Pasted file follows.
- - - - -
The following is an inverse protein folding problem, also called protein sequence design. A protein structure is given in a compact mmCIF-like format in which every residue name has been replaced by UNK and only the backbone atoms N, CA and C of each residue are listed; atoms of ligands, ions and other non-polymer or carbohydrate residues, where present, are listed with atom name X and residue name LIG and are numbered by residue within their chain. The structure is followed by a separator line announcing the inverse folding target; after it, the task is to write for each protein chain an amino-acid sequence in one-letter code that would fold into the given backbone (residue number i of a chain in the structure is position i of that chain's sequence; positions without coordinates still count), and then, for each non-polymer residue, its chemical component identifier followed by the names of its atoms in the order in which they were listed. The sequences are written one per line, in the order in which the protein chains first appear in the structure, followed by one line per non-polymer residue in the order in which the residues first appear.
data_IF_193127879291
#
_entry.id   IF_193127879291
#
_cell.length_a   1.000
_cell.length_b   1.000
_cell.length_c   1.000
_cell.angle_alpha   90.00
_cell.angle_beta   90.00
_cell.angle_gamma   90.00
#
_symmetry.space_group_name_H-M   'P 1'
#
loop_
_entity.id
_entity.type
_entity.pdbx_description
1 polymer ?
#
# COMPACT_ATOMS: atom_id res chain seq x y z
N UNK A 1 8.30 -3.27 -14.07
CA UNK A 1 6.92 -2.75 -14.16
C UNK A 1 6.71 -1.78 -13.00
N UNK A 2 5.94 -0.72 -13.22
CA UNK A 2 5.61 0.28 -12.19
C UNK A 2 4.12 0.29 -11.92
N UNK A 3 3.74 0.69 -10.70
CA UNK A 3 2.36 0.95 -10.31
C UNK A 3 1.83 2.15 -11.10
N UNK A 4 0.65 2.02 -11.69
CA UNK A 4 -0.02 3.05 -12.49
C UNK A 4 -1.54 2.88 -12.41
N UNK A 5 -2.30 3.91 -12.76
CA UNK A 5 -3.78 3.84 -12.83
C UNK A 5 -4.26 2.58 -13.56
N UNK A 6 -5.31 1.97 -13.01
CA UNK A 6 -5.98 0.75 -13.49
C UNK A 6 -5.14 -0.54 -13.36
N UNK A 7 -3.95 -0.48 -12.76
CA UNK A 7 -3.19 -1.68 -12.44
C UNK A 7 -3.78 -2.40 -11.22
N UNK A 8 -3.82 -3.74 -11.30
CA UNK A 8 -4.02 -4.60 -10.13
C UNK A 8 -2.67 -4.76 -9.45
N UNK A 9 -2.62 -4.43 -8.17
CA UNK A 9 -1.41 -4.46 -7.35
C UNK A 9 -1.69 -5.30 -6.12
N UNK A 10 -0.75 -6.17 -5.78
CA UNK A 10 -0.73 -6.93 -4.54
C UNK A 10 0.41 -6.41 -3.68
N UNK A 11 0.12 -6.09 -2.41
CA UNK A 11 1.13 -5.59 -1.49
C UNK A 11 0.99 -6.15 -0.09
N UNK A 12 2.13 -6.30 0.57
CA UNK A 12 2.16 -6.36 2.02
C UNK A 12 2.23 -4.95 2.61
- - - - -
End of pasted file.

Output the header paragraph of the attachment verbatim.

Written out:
The following is an inverse protein folding problem, also called protein sequence design. A protein structure is given in a compact mmCIF-like format in which every residue name has been replaced by UNK and only the backbone atoms N, CA and C of each residue are listed; atoms of ligands, ions and other non-polymer or carbohydrate residues, where present, are listed with atom name X and residue name LIG and are numbered by residue within their chain. The structure is followed by a separator line announcing the inverse folding target; after it, the task is to write for each protein chain an amino-acid sequence in one-letter code that would fold into the given backbone (residue number i of a chain in the structure is position i of that chain's sequence; positions without coordinates still count), and then, for each non-polymer residue, its chemical component identifier followed by the names of its atoms in the order in which they were listed. The sequences are written one per line, in the order in which the protein chains first appear in the structure, followed by one line per non-polymer residue in the order in which the residues first appear.